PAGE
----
Hamlet implausible; please! It’s only the greatest piece of fiction ever written in the English language. And if you count them up, half the idioms in the English language come from Hamlet. It’s not just “to be or not to be…” it’s “neither a borrower nor a lender be…” it’s “to thine own self be true…” it’s “though this is madness there is a method in it…” it’s “what piece of work is man…” it’s “the lady doth protest too much….” it’s “in my mind’s eye…” it’s “get thee to a nunnery” it’s “the undiscovered country from which no bourn returns” it’s “when we have shuffled off this mortal coil…”

    I could go on and on.

    Hamlet, along with Cervantes’ Don Quixote is the very fount of modern consciousness.

    I do have to admit that the opera isn’t as spectacular as the play; but the music is lovely.

    Mr. Mead, if it’s not presumptuous, I would like to suggest that you consider patronizing the New York City Opera. They perform in the New York State Theater which is right next store to the Metropolitan Opera in Lincoln Center. The City Opera features younger singers many of whom are wonderful. The City Opera also performs many new operas which they have commissioned from contemporary composers and librettists and older but infrequently performed operas. This season you can still see “L’Etoile, a French comic opera by Emmanuel Chabrier and Partenope by Handel.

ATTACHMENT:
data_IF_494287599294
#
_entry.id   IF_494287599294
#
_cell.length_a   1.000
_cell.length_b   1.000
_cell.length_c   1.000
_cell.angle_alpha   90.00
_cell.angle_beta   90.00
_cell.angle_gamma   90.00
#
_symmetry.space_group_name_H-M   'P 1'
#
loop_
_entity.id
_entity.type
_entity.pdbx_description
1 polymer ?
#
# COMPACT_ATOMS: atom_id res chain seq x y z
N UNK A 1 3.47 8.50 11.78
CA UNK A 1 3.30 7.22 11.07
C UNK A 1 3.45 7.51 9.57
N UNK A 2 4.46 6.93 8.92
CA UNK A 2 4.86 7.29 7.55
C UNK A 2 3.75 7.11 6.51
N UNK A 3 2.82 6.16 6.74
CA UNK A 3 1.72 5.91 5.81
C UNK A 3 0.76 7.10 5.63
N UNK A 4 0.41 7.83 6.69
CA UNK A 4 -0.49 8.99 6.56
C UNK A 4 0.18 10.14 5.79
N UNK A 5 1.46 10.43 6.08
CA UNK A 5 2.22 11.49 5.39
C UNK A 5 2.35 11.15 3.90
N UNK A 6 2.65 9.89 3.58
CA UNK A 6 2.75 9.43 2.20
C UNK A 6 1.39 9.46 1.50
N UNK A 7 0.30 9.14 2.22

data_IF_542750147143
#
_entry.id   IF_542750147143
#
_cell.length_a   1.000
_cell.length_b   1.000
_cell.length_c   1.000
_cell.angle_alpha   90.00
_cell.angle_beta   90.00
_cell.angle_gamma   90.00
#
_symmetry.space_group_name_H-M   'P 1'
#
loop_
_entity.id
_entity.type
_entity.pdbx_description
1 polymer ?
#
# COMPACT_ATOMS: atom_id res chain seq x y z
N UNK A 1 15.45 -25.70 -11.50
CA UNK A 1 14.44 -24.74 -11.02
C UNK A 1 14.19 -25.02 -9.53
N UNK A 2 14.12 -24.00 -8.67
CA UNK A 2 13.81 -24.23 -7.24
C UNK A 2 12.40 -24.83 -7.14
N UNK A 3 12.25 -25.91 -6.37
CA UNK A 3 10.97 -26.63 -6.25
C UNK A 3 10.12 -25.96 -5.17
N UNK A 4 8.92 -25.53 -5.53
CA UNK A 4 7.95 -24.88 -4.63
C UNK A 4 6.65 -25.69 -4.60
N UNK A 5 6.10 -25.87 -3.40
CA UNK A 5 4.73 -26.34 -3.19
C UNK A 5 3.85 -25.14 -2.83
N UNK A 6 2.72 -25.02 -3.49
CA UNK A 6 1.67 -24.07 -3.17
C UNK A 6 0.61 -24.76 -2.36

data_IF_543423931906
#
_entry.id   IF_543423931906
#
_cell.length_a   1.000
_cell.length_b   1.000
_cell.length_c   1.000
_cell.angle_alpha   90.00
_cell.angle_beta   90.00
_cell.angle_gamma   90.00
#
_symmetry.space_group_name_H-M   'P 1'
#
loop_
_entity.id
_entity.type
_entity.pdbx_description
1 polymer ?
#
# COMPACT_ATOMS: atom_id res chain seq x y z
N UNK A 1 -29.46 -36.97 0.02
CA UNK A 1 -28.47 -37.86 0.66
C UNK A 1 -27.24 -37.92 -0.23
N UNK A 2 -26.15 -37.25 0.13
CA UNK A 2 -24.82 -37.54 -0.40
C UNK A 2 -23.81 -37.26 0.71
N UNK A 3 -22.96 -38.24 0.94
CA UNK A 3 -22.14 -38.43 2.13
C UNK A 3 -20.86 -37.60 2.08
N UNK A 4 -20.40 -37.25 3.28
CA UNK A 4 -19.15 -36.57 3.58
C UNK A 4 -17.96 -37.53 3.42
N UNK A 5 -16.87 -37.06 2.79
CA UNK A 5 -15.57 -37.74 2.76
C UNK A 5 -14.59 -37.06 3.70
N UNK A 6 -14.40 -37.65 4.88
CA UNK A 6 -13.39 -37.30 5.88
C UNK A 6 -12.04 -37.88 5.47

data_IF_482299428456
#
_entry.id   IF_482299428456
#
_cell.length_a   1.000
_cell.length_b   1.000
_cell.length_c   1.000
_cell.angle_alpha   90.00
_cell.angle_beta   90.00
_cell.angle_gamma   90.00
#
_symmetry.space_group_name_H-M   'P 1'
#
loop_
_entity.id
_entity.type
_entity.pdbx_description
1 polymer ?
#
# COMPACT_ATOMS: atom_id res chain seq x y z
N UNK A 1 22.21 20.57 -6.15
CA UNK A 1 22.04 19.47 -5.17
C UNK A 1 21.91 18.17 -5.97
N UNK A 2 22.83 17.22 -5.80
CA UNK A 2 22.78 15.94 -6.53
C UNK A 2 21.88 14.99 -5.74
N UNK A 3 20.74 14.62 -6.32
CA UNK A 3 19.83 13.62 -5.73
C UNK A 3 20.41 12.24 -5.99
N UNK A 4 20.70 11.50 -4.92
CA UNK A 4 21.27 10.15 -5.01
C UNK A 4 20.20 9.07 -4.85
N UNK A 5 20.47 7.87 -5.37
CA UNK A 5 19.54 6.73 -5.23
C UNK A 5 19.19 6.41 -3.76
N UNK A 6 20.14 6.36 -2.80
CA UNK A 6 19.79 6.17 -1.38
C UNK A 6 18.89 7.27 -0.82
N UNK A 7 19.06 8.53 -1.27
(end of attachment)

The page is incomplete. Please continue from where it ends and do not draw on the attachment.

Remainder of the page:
City Opera is a venerable old institution that was actually founded by Fiorello LaGuardia. It’s fallen on hard times recently because they lost a season while their theater was renovated and the recent financial crisis hasn’t helped with fundraising. Many of the star singers who perform regularly at the Metropolitan Opera got their start at City Opera.

    If you give them a try, I know you’ll love them!

    • Walter Russell Mead

      There can’t be too many opera companies in New York for my taste. Thanks for the reminder!

  • bsholl

    I’ve found your political/historical writings and PBS commentary very illuminating these past few years. When I discovered your blog, I found another daily must-go-to site on the web.

    Unless I’ve missed you mentioning these movements, I’d like to read your assessment of the social-political movement “Front Porch Republic” in the US, and the new “Red Tory” movement coming out of the UK. The Front Porch Republic folks seem to me to be a blend of Jeffersonian-Jacksonian politics (although this description makes them sound much more “southern” than I take them to be). Your analysis is welcome.

    Keep up the great posts on American Protestant Christianity — its complex history, present problems, and possible future(s). You give hope to this world-weary theology professor.

  • WigWag, re Hamlet, this is the first time I think I’ve ever agreed with you. You comment at, right? I’ve abandoned accosting Tom Ricks in favor of WRM recently. It occurs to me that they kindof have the same look. If their looks were similar to my dad’s, I’d be worried, but I’ll just chalk it up to coincidence.

    WRM, what’s plausibility got to do with knocking great fiction? Do you say the same thing about Oedipus?

    Luke Lea, those three writers triangulate yourself extremely well. I know exactly where you’re coming from now. Picking just three is pretty hard, so I’ll include 2 non-traditional blogs to appear less pigeonholed: Glenn Greenwald is the obvious one, Daniel Larison and David Byrne are the others. My full prime-time list is at my blog, linked below.